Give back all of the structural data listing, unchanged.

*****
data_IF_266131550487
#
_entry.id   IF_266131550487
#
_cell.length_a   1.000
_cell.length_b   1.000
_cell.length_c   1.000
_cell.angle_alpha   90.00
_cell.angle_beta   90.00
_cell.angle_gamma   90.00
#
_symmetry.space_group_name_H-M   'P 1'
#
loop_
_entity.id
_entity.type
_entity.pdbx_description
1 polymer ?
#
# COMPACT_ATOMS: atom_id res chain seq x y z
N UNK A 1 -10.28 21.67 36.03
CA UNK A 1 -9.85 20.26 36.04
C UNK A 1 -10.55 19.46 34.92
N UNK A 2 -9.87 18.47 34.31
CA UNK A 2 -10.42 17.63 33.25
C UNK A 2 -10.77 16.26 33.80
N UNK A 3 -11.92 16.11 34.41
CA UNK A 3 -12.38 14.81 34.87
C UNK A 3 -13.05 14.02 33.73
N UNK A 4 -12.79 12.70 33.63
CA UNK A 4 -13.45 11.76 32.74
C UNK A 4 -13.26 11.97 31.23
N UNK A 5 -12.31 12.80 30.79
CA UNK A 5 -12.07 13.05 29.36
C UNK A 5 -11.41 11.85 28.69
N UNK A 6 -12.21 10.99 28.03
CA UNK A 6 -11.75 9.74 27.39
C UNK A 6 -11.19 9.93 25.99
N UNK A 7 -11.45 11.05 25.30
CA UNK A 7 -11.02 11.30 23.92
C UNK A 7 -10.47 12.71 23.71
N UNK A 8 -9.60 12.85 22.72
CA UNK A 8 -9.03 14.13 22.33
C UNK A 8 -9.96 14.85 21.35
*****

data_IF_266131550487
#
_entry.id   IF_266131550487
#
_cell.length_a   1.000
_cell.length_b   1.000
_cell.length_c   1.000
_cell.angle_alpha   90.00
_cell.angle_beta   90.00
_cell.angle_gamma   90.00
#
_symmetry.space_group_name_H-M   'P 1'
#
loop_
_entity.id
_entity.type
_entity.pdbx_description
1 polymer ?
#
# COMPACT_ATOMS: atom_id res chain seq x y z
N UNK A 1 -10.28 21.67 36.03
CA UNK A 1 -9.85 20.26 36.04
C UNK A 1 -10.55 19.46 34.92
N UNK A 2 -9.87 18.47 34.31
CA UNK A 2 -10.42 17.63 33.25
C UNK A 2 -10.77 16.26 33.80
N UNK A 3 -11.92 16.11 34.41
CA UNK A 3 -12.38 14.81 34.87
C UNK A 3 -13.05 14.02 33.73
N UNK A 4 -12.79 12.70 33.63
CA UNK A 4 -13.45 11.76 32.74
C UNK A 4 -13.26 11.97 31.23
N UNK A 5 -12.31 12.80 30.79
CA UNK A 5 -12.07 13.05 29.36
C UNK A 5 -11.41 11.85 28.69
N UNK A 6 -12.21 10.99 28.03
CA UNK A 6 -11.75 9.74 27.39
C UNK A 6 -11.19 9.93 25.99
N UNK A 7 -11.45 11.05 25.30
CA UNK A 7 -11.02 11.30 23.92
C UNK A 7 -10.47 12.71 23.71
N UNK A 8 -9.60 12.85 22.72
CA UNK A 8 -9.03 14.13 22.33
C UNK A 8 -9.96 14.85 21.35